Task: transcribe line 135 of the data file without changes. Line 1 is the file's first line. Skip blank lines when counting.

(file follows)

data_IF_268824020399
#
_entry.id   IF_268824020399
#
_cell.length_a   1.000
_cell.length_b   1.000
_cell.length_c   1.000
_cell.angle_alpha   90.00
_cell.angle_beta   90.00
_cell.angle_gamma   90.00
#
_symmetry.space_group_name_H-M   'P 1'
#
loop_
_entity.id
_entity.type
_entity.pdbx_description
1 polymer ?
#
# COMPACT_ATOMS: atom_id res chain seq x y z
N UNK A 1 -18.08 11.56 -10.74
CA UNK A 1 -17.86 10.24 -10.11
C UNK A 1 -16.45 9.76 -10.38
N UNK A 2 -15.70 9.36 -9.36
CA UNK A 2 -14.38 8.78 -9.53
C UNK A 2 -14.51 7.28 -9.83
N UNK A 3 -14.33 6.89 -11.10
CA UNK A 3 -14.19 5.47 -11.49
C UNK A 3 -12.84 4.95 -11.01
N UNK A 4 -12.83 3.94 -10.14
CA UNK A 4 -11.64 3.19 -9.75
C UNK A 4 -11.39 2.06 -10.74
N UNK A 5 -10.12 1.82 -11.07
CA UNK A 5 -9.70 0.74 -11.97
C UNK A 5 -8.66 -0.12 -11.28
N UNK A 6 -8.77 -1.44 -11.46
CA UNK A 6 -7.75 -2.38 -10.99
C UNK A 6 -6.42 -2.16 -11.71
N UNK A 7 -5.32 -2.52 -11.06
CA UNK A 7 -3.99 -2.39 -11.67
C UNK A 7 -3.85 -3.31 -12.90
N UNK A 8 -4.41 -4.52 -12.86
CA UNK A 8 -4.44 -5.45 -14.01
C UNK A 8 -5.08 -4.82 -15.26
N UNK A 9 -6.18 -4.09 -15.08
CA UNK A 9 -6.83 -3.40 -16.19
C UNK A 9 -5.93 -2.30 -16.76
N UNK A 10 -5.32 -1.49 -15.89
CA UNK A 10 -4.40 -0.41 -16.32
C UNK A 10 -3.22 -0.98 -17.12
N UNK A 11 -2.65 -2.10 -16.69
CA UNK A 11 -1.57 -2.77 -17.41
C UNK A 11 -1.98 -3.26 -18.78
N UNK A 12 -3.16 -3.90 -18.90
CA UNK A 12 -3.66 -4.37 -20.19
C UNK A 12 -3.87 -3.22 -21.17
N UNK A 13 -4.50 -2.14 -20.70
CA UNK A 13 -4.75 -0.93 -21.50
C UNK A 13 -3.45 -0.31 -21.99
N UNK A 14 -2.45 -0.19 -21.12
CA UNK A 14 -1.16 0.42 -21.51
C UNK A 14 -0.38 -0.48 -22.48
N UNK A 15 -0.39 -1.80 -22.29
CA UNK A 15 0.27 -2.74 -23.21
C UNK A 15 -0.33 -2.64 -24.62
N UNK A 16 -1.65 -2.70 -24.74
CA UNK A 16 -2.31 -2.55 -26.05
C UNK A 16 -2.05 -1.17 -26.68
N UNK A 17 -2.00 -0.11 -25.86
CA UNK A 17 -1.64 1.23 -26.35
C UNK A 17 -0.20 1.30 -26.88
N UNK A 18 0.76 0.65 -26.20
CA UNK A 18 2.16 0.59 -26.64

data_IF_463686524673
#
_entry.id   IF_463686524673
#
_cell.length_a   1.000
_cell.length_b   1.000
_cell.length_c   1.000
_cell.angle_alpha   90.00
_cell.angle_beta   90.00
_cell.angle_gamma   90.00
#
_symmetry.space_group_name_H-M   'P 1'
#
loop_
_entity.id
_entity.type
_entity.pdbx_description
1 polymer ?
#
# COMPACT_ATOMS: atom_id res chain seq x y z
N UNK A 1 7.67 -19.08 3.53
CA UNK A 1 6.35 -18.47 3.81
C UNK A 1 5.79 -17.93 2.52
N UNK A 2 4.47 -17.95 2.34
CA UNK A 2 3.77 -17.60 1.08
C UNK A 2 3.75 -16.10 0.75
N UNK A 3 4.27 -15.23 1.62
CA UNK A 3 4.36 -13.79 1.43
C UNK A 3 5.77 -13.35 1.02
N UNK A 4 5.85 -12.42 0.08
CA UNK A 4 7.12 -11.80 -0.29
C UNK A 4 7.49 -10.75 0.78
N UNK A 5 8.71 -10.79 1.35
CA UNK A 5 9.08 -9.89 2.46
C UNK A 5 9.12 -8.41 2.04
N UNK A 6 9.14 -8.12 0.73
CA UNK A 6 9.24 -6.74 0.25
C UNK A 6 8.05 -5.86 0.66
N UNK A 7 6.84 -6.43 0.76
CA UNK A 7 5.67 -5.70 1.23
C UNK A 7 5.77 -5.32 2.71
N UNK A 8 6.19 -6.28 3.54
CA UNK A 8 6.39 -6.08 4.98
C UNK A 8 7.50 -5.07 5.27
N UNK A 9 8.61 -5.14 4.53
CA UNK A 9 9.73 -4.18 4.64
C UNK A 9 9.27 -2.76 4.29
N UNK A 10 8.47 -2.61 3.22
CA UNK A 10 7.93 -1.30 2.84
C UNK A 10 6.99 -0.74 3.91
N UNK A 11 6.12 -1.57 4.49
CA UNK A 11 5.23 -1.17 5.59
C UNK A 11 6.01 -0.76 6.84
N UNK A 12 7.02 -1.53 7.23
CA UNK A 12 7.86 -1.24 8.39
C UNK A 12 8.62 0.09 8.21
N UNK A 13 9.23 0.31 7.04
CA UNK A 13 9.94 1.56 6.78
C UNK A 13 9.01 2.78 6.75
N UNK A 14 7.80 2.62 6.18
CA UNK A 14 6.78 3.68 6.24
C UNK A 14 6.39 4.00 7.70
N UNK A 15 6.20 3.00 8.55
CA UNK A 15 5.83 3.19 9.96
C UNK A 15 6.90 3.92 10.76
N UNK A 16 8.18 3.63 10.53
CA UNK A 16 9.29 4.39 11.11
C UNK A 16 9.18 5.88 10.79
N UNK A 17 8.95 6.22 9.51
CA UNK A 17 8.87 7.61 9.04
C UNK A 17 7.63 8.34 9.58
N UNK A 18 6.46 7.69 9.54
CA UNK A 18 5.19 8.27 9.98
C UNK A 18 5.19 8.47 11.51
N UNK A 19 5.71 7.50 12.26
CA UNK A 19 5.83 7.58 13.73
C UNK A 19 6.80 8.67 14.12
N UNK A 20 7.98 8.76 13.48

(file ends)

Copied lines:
C UNK A 14 6.39 4.00 7.70